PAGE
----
Denis MacShane, the former U.K. minister for Europe (and FP contributor!), used to have a handy go-to phrase that, on various occasions, he would trot out to explain how British politicians could manage, so often, to botch so badly the European politics of any given issue or situation. “They read our papers,” he’d say. “And we don’t read theirs.” I’ve thought about this often in the weeks since June 23, when Britain voted to leave the European Union.
Living in London, as I do, I’m surrounded by a remarkable number of people who admit that they remain somewhat in denial about the whole thing and believe that some scenario will arise to stop it. These same people watch the ongoing confusion on the part of the government and think that before the whole thing is finalized, things will surely get so bad that there will be a second referendum, and the British people will come to their senses. Most realize that this is a long shot.
What few people I encounter in my daily life seem to be thinking about is how little anyone in Europe wants the U.K. back. Britain’s obsession with the Europe question was an irritation before the Brexit vote, but Brussels was willing to tolerate it for the sake of union. Since the vote, British politics have become deeply problematic. The idea that Europe would tolerate a scenario in which Britain didn’t leave, at a time when the last thing it needs is another distraction, seems completely untenable — perhaps even delusional, along the lines of assuming bargaining leverage based on the size of your prosecco market.
And so here’s a piece we did, which wasn’t necessarily the best-trafficked in the lead-up to the Brexit vote, but whose implications I think remain poorly understood, and which will be important going into 2017: an author from the Netherlands proclaiming “Good Riddance to Great Britain.”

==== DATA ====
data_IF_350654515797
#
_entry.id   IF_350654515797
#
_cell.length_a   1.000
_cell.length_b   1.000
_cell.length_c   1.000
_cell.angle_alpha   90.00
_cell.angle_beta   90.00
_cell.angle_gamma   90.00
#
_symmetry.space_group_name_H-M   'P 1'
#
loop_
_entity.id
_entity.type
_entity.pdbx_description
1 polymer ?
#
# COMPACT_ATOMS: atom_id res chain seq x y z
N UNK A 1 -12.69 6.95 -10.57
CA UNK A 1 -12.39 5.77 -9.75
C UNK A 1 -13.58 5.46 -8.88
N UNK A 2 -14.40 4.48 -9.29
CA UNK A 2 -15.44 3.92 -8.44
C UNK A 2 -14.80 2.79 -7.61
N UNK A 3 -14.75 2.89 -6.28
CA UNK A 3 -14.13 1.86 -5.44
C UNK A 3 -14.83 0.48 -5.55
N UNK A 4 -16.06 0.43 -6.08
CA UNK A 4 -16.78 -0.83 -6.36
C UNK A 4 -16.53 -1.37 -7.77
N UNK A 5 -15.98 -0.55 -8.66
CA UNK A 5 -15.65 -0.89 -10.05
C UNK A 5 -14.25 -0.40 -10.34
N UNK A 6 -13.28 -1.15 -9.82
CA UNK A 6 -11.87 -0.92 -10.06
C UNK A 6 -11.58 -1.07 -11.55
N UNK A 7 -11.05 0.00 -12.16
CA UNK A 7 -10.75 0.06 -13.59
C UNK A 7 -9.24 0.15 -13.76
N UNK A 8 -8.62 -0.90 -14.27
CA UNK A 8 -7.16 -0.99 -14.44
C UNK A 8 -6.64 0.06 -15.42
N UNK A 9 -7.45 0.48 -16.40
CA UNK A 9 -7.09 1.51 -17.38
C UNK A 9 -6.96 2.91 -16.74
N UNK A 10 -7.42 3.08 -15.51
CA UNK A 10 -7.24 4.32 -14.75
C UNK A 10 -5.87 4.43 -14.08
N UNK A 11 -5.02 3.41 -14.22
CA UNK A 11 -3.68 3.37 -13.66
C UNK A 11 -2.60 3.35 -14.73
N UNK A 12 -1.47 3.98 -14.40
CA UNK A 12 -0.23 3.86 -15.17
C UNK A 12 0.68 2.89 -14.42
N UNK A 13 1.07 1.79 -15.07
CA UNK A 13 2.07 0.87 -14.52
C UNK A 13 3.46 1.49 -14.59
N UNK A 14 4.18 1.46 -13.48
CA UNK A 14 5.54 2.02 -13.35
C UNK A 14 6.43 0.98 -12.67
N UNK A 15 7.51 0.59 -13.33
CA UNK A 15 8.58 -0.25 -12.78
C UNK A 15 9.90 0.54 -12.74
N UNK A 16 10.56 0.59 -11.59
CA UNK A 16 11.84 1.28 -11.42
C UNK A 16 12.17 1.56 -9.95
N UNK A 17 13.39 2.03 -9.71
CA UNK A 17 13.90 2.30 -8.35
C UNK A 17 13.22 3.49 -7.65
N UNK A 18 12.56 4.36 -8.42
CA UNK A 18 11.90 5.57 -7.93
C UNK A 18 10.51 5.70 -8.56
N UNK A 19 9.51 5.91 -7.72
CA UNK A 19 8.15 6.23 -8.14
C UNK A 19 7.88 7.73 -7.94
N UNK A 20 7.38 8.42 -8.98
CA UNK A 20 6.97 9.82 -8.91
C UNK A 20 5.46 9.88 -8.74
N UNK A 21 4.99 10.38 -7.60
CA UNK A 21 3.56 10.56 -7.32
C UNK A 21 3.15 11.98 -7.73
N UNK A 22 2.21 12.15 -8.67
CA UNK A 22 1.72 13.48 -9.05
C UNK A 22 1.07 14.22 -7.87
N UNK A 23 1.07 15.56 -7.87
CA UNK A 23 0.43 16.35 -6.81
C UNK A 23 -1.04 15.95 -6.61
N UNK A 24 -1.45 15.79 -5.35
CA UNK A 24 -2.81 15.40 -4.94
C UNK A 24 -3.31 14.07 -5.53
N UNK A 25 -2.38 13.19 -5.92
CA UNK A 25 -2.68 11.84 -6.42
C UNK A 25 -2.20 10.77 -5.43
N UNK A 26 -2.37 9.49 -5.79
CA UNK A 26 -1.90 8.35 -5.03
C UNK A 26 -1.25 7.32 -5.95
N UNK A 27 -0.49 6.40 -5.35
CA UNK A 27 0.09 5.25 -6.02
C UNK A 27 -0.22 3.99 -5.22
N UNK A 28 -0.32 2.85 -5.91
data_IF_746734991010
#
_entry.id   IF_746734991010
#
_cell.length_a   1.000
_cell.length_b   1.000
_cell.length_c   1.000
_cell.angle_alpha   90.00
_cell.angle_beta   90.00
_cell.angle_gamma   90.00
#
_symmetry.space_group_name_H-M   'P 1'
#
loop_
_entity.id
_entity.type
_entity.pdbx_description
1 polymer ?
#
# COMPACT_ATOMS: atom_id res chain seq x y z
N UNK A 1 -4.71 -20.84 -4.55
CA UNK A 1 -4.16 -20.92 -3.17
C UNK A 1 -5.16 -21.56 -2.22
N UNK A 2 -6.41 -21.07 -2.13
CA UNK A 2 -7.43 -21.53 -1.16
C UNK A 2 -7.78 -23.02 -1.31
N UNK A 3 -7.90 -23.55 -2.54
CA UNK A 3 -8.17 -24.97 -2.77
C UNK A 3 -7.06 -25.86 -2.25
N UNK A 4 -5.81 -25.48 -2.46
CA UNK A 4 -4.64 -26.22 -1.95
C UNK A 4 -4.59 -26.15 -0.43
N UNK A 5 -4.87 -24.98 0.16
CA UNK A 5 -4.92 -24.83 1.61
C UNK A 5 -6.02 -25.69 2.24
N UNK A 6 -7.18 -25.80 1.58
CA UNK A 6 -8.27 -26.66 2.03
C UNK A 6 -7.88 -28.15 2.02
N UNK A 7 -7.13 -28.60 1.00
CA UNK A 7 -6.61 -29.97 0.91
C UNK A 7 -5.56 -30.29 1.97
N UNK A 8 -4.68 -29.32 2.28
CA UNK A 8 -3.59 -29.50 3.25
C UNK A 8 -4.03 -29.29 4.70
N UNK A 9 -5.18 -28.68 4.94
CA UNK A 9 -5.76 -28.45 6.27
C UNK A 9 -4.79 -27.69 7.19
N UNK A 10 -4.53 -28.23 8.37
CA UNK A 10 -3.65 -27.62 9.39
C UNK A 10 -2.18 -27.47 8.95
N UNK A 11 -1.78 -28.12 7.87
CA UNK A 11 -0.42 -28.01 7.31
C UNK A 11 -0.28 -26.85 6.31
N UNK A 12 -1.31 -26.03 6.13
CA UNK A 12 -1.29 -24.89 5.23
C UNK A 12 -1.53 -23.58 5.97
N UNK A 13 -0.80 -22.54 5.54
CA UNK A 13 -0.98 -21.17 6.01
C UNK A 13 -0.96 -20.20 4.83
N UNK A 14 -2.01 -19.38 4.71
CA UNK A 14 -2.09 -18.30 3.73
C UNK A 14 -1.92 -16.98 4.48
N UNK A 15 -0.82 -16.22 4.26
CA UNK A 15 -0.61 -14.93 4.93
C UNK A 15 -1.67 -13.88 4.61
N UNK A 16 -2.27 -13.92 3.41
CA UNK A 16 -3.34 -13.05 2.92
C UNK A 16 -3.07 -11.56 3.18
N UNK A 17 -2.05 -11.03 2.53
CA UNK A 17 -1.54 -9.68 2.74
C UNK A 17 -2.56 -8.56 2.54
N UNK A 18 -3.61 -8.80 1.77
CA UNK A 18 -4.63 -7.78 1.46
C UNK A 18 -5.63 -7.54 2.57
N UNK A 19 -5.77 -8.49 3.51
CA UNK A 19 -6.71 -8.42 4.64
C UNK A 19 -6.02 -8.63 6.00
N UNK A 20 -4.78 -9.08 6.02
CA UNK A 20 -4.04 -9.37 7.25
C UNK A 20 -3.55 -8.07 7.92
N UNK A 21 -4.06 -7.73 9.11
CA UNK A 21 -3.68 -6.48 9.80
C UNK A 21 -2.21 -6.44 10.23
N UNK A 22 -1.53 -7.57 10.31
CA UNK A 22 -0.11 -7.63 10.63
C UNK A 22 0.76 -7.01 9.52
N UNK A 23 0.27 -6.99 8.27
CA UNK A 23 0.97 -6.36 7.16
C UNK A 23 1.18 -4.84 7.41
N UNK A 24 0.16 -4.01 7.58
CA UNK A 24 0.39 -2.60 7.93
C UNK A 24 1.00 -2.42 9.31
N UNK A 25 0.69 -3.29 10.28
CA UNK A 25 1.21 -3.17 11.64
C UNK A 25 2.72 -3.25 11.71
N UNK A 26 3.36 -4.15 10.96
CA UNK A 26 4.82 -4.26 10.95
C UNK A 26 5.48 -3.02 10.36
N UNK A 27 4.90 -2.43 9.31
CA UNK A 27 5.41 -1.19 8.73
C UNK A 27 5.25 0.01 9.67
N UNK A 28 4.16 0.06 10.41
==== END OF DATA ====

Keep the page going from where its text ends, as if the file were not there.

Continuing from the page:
When Washington’s power brokers fall from grace.
By John Hudson, senior reporter
The ability of our democratic system to transform itself overnight dawned on me again last Thursday as I passed Patrick Kennedy wearing a bland sweater vest in the cafeteria of the State Department. In July, I profiled the 67-year-old government boss at the height of his powers as under secretary of management and resources. Despite his unglamorous title, Kennedy is widely viewed as the most powerful bureaucrat at the State Department given his force of personality and vast authorities over the budget, diplomatic security, email communications, consular affairs, human resources, and an array of other functions. “He knows where all the bodies are buried,” his friends and foes say with about equal frequency.
Kennedy’s hold on power seemed assured in July despite his role overseeing diplomatic security during the 2012 attacks in Benghazi and the IT department during “Emailgate” — the four-year period when Hillary Clinton used a private email server for official business. Though other bureaucrats would’ve been thrown under the bus long ago, insiders assumed that Kennedy’s role defending Clinton during the crucible of the 2016 campaign would be rewarded after she became the first female president of the United States.
Then Donald Trump happened. And with his ascendancy and the rise of other Republicans such as Rep. Mike Pompeo who continue to blame Kennedy for Benghazi, he’s not expected to be reappointed to his job, or any other senior position in the federal government.
So watching Kennedy casually eating lunch last week amid the rank-and-file diplomats served as a reminder that the fortunes of the powerful can change in an instant. And even a man whose mastery of the bureaucracy was compared to Stalin’s can fade on the whims of the electorate.
Read the original article: The Bureaucrat at the Center of Hillary’s Scandals RETURN TO LIST.
The weight of the world on a young naval officer’s shoulders.
By Dan De Luce, senior staff writer
I had to wait nearly two months before I could write a story about the capture of 10 U.S. Navy sailors in the Persian Gulf, and then an additional six months for a second article about the incident. There were some excruciating moments when I would hear official versions about the event while sitting on information that told a more nuanced account. I had to hold off because our sources, including the sailor at the center of the incident, were not yet ready to go public with their information.